Which city is an environmentalist’s ultimate living hell? Is it Linfen, the Chinese city rated the most polluted on earth? Or the excessive developments of oil-rich desert capital Dubai, with it’s man-made islands and indoor ski slopes? Or, on the flip side of fortune, the burning rubbish piles of Phnom Penh and the terrible plight of press-ganged child recyclers?
Mark Hertsgaard’s amazing Earth Odyssey, offers several more compelling nominations. In it, the author travels to some of the most polluted and desolate places on the planet, from China’s chemical rivers to the dust bowls of Africa.
Bangkok, of course, makes Hertsgaard’s itinerary. Thailand’s sprawling haze-covered metropolis stands in stark contrast to the rest of the country’s tropical forests, immaculate beaches and teaming reefs (pristine natural environment that still has many around world blowing their carbon footprints to visit).
Without meaning to belittle the unsustainable and polluting credentials of the many other contenders, Bangkok is easily the hardest place for an environmentalist to live…
It’s not the pollution and noise
The first thing that Hertsgaard and all visitors to Bangkok must contend with is legendary traffic congestion and noise. Exhaust from the city’s choked roads contributes to highly polluted air that coats everything and everyone with a layer of grime; only overpowered by the stench of the city’s toxic waterways. And good luck spotting a tree in this concrete jungle!
Air quality has actually improved dramatically since Hertsgaard’s 1992 visit, thanks to a broad switch to compressed natural gas vehicles and major mass public transportation projects. Although Bangkok’s traffic and pollution remain extremely bad, there are worse places in the world.
It’s not the rampant consumption and waste
Haven’t seen styrofoam for years because it’s banned in your country? Time for some non-biodegradable nostalgia because even the cheapest street food in Bangkok is invariably packed with it, inside at least two plastic bags, with smaller bags for condiments, napkins, and disposable chopsticks. Unnecessary packaging accompanies almost everything sold in the city. FYI, don’t order food to go.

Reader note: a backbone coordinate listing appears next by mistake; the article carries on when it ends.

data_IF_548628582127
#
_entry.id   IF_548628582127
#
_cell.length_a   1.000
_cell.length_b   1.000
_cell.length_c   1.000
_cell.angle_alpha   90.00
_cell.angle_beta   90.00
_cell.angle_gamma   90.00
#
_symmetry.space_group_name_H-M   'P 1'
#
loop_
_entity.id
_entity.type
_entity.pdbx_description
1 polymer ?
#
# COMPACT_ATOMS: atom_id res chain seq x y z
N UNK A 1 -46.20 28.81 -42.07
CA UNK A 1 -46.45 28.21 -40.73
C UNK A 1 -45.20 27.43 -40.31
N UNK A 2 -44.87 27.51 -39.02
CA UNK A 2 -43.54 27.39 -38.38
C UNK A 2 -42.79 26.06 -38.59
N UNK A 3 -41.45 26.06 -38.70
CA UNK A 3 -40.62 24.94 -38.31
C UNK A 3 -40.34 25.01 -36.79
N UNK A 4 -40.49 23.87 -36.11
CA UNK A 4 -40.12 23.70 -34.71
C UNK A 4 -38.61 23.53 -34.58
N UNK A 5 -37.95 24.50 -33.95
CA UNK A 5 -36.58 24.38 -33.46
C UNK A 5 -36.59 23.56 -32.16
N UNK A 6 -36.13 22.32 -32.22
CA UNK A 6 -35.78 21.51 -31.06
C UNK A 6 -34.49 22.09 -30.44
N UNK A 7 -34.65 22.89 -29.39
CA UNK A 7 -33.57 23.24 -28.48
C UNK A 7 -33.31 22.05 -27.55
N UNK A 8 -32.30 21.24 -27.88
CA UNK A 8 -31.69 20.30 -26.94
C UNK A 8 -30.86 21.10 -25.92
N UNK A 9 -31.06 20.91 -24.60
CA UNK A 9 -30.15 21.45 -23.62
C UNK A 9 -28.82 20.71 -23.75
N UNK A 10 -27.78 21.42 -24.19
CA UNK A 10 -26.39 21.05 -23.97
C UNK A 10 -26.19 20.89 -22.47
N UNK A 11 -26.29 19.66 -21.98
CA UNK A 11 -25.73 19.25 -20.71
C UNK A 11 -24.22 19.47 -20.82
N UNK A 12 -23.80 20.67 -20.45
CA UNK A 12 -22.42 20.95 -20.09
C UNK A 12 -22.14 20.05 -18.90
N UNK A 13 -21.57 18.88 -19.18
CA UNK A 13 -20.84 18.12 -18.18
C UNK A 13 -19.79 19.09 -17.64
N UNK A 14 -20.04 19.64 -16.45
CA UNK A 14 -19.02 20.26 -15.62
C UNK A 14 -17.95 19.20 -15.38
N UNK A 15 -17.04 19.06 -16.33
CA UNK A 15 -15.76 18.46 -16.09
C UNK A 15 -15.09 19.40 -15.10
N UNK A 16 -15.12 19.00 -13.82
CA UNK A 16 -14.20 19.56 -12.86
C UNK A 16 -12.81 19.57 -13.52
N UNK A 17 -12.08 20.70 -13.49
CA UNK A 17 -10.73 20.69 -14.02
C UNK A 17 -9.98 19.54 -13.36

Cheap, disposable products and obscene levels of consumption may shock even those prepared for the worst. The drive to consume seems to pervade all levels of society. Shopping is the most popular recreational activity during lunch breaks, after work, between classes, instead of classes.
Advertising is everywhere and more blatantly misleading than anywhere else. Even the murky Chao Phraya River is painted a ridiculously stunning blue in a billboards promoting luxury condominiums – a Bangkok icon rendered unrecognizable.
Buying into mainstream Bangkok means buying into an ideology of unsustainable consumption; and this preoccupation indirectly contributes much more to carbon emissions, land clearing, use of fresh water and the creation of waste than any other personal action, except for maybe air travel.
Although few cities would match Bangkok’s drive to consume, it would be hard to characterize as the most wasteful. Believe it or not, just below the surface Bangkok is a buzzing hive of recycling.
It all comes out in the wash…
What makes Bangkok truly unbearable for anyone with the slightest eco conscience – what rockets it to the top of the list of environmental hell holes – is the shameless greenwashing that has evolved around its consumer culture in recent years.
Substanceless ‘green’ promotions in huge and rapidly proliferating shopping malls betray an ironic twist: ‘Green’ has arrived, but it’s just another brand to be slapped on a bag or t-shirt and sold.
Above the products, a giant LCD screen flashes “STOP GLOBAL WARMING!” in one of many glitzy, over air-conditioned malls.
Green is little more than a loaded colour, another meaningless fad. You’ll see more life-size cardboard polar bears in tropical Bangkok than you’re ever likely to see in the flesh.
This greenwash tsunami is the real tragedy of a polluted and all consuming city, now draped in plastic and cardboard green. When ‘go green’ messages are perverted to the extent that they are in Bangkok, advocating real change for sustainability seems that much harder. Greenwashing is an industry here and the advertisers – the ‘mad men’ – have won. The glimmers of hope that permeate Hertsgaard’s sobering odyssey have been all but washed away.
So congratulations Bangkok! You are the greenwashing capital of the world and every environmentalist’s darkest nightmare.
Disagree? Got another nomination? Add your comments…